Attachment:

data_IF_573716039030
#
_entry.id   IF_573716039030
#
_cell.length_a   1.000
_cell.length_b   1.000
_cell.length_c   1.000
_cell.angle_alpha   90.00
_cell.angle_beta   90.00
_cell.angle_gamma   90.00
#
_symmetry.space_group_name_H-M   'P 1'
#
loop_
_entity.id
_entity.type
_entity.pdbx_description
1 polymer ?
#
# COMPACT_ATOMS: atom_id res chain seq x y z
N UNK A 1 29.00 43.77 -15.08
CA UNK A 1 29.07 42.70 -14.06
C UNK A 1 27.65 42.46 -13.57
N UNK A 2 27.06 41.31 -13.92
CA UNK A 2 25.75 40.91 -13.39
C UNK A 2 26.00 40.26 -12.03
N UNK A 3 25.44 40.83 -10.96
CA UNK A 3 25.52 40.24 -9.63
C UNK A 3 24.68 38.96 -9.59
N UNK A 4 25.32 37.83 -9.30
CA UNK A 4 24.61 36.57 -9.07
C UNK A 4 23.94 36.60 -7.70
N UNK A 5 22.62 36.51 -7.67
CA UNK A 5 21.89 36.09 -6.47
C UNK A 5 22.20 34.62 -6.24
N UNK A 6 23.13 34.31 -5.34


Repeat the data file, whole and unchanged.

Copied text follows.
data_IF_573716039030
#
_entry.id   IF_573716039030
#
_cell.length_a   1.000
_cell.length_b   1.000
_cell.length_c   1.000
_cell.angle_alpha   90.00
_cell.angle_beta   90.00
_cell.angle_gamma   90.00
#
_symmetry.space_group_name_H-M   'P 1'
#
loop_
_entity.id
_entity.type
_entity.pdbx_description
1 polymer ?
#
# COMPACT_ATOMS: atom_id res chain seq x y z
N UNK A 1 29.00 43.77 -15.08
CA UNK A 1 29.07 42.70 -14.06
C UNK A 1 27.65 42.46 -13.57
N UNK A 2 27.06 41.31 -13.92
CA UNK A 2 25.75 40.91 -13.39
C UNK A 2 26.00 40.26 -12.03
N UNK A 3 25.44 40.83 -10.96
CA UNK A 3 25.52 40.24 -9.63
C UNK A 3 24.68 38.96 -9.59
N UNK A 4 25.32 37.83 -9.30
CA UNK A 4 24.61 36.57 -9.07
C UNK A 4 23.94 36.60 -7.70
N UNK A 5 22.62 36.51 -7.67
CA UNK A 5 21.89 36.09 -6.47
C UNK A 5 22.20 34.62 -6.24
N UNK A 6 23.13 34.31 -5.34